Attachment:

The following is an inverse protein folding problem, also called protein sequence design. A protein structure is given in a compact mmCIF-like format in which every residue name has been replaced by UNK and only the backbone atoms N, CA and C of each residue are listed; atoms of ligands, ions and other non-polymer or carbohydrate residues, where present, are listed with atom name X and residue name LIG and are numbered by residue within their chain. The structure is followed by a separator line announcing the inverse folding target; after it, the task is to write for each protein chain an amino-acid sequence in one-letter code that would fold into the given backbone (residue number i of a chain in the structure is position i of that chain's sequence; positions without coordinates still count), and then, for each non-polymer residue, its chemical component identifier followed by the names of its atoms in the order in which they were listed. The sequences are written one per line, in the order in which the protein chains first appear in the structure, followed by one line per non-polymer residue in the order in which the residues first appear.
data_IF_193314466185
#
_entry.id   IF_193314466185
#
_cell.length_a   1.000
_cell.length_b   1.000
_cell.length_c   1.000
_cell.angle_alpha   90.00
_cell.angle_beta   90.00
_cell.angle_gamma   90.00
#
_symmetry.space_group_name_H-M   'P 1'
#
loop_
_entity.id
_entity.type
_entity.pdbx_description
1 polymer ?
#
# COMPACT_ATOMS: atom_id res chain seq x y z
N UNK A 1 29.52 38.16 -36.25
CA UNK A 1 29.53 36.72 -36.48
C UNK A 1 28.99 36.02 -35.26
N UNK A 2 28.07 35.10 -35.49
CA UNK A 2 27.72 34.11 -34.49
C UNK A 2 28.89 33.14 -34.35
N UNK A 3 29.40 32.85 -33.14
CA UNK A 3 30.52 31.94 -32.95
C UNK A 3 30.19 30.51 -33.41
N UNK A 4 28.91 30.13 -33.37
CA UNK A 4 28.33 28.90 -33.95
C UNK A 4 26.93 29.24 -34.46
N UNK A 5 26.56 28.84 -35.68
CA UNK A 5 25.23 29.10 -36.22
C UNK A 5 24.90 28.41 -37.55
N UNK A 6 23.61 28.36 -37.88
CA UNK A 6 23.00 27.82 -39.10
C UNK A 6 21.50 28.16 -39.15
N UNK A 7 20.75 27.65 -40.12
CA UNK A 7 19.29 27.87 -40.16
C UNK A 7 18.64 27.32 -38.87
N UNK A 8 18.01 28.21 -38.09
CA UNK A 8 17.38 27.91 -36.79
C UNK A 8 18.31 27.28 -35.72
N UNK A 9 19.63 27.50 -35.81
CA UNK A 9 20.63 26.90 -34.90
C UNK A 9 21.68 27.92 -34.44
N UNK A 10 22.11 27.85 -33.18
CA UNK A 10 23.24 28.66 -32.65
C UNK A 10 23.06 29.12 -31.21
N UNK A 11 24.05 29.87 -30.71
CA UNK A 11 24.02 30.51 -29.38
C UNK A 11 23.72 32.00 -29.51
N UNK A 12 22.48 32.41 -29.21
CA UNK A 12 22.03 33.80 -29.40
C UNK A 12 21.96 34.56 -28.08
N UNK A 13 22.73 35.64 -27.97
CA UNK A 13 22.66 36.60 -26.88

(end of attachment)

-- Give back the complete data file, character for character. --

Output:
The following is an inverse protein folding problem, also called protein sequence design. A protein structure is given in a compact mmCIF-like format in which every residue name has been replaced by UNK and only the backbone atoms N, CA and C of each residue are listed; atoms of ligands, ions and other non-polymer or carbohydrate residues, where present, are listed with atom name X and residue name LIG and are numbered by residue within their chain. The structure is followed by a separator line announcing the inverse folding target; after it, the task is to write for each protein chain an amino-acid sequence in one-letter code that would fold into the given backbone (residue number i of a chain in the structure is position i of that chain's sequence; positions without coordinates still count), and then, for each non-polymer residue, its chemical component identifier followed by the names of its atoms in the order in which they were listed. The sequences are written one per line, in the order in which the protein chains first appear in the structure, followed by one line per non-polymer residue in the order in which the residues first appear.
data_IF_193314466185
#
_entry.id   IF_193314466185
#
_cell.length_a   1.000
_cell.length_b   1.000
_cell.length_c   1.000
_cell.angle_alpha   90.00
_cell.angle_beta   90.00
_cell.angle_gamma   90.00
#
_symmetry.space_group_name_H-M   'P 1'
#
loop_
_entity.id
_entity.type
_entity.pdbx_description
1 polymer ?
#
# COMPACT_ATOMS: atom_id res chain seq x y z
N UNK A 1 29.52 38.16 -36.25
CA UNK A 1 29.53 36.72 -36.48
C UNK A 1 28.99 36.02 -35.26
N UNK A 2 28.07 35.10 -35.49
CA UNK A 2 27.72 34.11 -34.49
C UNK A 2 28.89 33.14 -34.35
N UNK A 3 29.40 32.85 -33.14
CA UNK A 3 30.52 31.94 -32.95
C UNK A 3 30.19 30.51 -33.41
N UNK A 4 28.91 30.13 -33.37
CA UNK A 4 28.33 28.90 -33.95
C UNK A 4 26.93 29.24 -34.46
N UNK A 5 26.56 28.84 -35.68
CA UNK A 5 25.23 29.10 -36.22
C UNK A 5 24.90 28.41 -37.55
N UNK A 6 23.61 28.36 -37.88
CA UNK A 6 23.00 27.82 -39.10
C UNK A 6 21.50 28.16 -39.15
N UNK A 7 20.75 27.65 -40.12
CA UNK A 7 19.29 27.87 -40.16
C UNK A 7 18.64 27.32 -38.87
N UNK A 8 18.01 28.21 -38.09
CA UNK A 8 17.38 27.91 -36.79
C UNK A 8 18.31 27.28 -35.72
N UNK A 9 19.63 27.50 -35.81
CA UNK A 9 20.63 26.90 -34.90
C UNK A 9 21.68 27.92 -34.44
N UNK A 10 22.11 27.85 -33.18
CA UNK A 10 23.24 28.66 -32.65
C UNK A 10 23.06 29.12 -31.21
N UNK A 11 24.05 29.87 -30.71
CA UNK A 11 24.02 30.51 -29.38
C UNK A 11 23.72 32.00 -29.51
N UNK A 12 22.48 32.41 -29.21
CA UNK A 12 22.03 33.80 -29.40
C UNK A 12 21.96 34.56 -28.08
N UNK A 13 22.73 35.64 -27.97
CA UNK A 13 22.66 36.60 -26.88